Ashburn v. Baker

Annotate this Case

256 Ga. 507 (1986)

350 S.E.2d 437

ASHBURN v. BAKER.

43771.

Supreme Court of Georgia.

Decided December 2, 1986.

Karsman, Brooks, Painter & Callaway, Kran Riddle, for appellant.

Miller, Simpson & Tatum, John M. Tatum, J. Reid Williamson, for appellee.

MARSHALL, Chief Justice.

This was an action filed in Georgia by the resident noncustodial father against the Florida-resident custodial mother, seeking to hold her in contempt of the visitation rights provisions of the parties' Georgia divorce decree. The complaint also sought to modify the visitation rights so as to allow the father's time to be extended to make up for visitation rights lost by reason of the mother's alleged violation of these provisions. The Court of Appeals reversed the holding of the trial court insofar as it held that the Georgia court had jurisdiction to determine the child-custody (visitation) issue, and the Court of Appeals held that the complaint should have been dismissed. Baker v. *508 Ashburn, 179 Ga. App. 757 (347 SE2d 660) (1986). We granted certiorari to attempt to clarify the jurisdictional aspects of the case.

1. This court's order transferring to the Court of Appeals the application for interlocutory appeal made to this court in this case, provided in part that "inasmuch as this court no longer has jurisdiction over appeals involving child custody unless the appeal also involves a judgment for divorce and alimony, Carter v. Foster, 247 Ga. 26 (273 SE2d 614) (1981); Munday v. Munday, 243 Ga. 863 (257 SE2d 282) (1979), we do not have jurisdiction of this application under Art. VI, Sec. VI, Par. III (6) of our Constitution [i.e., "All divorce and alimony cases"]."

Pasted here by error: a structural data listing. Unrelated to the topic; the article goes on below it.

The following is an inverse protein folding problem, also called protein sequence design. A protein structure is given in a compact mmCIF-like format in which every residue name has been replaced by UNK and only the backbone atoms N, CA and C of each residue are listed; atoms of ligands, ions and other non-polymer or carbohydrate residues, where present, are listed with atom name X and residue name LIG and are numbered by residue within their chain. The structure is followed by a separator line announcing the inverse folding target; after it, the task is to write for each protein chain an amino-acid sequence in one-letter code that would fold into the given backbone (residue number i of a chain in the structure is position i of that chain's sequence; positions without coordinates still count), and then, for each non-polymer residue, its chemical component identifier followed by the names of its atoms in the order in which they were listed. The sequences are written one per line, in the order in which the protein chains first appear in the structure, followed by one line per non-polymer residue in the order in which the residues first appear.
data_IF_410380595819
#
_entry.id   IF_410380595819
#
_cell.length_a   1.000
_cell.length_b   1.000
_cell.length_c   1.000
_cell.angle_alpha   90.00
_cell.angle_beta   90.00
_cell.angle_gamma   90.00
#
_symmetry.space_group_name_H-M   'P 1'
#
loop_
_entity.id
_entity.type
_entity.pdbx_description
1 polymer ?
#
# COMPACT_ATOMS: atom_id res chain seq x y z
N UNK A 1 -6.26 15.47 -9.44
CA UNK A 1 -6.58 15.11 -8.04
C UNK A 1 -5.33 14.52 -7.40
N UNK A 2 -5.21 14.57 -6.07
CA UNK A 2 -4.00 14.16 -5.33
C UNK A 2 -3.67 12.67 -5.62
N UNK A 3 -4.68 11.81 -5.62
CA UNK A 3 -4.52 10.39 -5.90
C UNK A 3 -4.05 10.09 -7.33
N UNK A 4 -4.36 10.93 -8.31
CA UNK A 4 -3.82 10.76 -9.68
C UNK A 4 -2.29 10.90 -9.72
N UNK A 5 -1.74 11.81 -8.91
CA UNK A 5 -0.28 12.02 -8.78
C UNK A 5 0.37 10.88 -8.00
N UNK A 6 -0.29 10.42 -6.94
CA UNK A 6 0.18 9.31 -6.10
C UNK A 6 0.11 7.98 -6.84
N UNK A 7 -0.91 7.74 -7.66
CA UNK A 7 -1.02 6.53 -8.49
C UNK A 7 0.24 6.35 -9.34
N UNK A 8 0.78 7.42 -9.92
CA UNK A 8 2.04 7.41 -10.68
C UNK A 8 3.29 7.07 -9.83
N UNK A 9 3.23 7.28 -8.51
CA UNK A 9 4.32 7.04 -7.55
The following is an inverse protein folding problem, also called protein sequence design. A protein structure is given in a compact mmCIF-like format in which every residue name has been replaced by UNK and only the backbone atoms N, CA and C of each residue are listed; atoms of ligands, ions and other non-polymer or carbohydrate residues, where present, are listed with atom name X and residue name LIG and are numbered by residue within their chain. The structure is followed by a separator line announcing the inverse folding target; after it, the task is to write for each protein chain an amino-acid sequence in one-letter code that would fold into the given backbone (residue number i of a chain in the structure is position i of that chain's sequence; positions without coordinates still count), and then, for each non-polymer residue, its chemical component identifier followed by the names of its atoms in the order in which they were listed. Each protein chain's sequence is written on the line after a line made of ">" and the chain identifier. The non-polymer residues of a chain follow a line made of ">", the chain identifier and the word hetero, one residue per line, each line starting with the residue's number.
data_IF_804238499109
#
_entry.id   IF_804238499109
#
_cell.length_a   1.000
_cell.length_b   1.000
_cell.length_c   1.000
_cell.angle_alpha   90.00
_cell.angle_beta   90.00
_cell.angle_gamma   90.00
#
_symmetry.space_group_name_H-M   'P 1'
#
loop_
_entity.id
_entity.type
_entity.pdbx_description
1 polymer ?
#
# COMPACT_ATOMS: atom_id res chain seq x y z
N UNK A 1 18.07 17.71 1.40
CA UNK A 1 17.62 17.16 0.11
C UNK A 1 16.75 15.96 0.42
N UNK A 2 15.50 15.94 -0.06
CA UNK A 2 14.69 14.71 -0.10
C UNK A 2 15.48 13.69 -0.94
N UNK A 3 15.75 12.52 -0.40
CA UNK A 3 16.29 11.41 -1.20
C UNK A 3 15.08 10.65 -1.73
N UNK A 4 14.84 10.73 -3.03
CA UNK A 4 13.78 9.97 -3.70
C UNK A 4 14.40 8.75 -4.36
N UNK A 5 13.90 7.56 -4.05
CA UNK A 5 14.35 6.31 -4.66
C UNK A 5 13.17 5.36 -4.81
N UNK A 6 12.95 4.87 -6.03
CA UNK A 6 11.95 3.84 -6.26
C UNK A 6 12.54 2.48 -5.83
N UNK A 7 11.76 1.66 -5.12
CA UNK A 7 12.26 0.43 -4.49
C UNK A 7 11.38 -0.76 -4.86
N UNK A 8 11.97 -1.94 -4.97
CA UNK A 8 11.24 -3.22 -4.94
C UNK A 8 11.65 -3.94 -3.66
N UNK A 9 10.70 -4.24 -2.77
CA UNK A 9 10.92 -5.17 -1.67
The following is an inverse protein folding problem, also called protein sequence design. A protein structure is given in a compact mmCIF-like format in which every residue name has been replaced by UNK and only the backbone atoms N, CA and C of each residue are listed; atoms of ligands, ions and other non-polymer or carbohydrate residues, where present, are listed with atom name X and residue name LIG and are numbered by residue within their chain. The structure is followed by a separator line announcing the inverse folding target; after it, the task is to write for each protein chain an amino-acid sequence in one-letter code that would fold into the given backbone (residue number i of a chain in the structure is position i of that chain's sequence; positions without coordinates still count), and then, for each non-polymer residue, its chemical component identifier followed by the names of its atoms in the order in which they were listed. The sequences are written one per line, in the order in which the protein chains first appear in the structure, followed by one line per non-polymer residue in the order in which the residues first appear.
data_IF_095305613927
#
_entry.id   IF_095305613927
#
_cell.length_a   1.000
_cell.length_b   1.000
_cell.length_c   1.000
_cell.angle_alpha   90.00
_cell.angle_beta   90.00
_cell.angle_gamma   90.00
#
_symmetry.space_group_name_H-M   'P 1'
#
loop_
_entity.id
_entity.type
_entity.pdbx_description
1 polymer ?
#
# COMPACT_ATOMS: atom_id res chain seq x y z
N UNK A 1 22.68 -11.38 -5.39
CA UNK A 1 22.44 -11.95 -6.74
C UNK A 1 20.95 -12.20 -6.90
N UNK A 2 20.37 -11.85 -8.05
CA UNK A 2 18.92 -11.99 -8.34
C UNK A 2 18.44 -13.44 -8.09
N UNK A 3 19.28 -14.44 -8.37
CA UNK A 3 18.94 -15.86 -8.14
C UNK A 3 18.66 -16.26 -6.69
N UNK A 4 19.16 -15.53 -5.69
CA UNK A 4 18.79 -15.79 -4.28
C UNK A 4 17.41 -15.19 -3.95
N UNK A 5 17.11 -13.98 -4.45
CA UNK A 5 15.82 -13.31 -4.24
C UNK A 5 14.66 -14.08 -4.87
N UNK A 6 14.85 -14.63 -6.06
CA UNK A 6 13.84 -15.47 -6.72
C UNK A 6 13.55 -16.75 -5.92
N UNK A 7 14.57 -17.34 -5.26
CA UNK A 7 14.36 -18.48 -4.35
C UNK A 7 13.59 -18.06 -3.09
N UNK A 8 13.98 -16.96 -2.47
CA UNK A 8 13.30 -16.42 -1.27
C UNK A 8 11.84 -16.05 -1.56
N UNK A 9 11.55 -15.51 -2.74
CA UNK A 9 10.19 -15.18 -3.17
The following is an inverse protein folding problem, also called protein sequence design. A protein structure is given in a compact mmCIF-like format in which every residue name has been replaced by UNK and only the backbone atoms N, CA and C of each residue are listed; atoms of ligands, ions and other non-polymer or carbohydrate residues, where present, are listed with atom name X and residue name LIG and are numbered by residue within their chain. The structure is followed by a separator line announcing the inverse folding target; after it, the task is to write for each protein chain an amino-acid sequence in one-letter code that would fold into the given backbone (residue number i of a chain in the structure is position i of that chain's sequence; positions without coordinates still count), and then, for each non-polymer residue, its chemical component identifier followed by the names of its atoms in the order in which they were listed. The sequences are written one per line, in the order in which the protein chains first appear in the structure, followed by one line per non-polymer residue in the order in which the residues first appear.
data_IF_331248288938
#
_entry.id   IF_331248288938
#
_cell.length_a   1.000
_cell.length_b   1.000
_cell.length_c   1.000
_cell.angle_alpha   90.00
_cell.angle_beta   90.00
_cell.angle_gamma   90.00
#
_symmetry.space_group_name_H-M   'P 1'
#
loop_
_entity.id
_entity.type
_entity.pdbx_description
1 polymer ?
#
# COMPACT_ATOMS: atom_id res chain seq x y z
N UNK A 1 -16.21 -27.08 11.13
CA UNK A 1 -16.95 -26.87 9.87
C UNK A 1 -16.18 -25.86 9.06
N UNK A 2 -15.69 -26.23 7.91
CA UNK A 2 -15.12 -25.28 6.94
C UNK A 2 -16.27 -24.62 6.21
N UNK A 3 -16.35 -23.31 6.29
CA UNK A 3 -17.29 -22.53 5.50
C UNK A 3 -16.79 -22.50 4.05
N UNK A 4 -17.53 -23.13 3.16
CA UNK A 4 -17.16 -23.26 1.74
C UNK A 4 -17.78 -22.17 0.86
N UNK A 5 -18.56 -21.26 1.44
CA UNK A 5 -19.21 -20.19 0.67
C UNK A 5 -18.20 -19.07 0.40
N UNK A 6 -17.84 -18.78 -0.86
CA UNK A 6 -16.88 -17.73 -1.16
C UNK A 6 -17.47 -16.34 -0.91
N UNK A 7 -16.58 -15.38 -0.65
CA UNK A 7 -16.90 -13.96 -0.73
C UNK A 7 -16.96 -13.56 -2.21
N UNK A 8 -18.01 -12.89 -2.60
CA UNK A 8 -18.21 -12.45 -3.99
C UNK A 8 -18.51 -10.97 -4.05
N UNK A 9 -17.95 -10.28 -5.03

The Court of Appeals in Baker v. Ashburn, supra, p. 758, after tracing the legislative backdrop for our Munday decision, supra, held that, "since the Supreme Court transferred the application for interlocutory appeal made to that court in this case, it is clear that it does not involve an action for contempt for violation of the divorce decree, but must be considered an independent proceeding to change child custody." (Emphasis supplied.)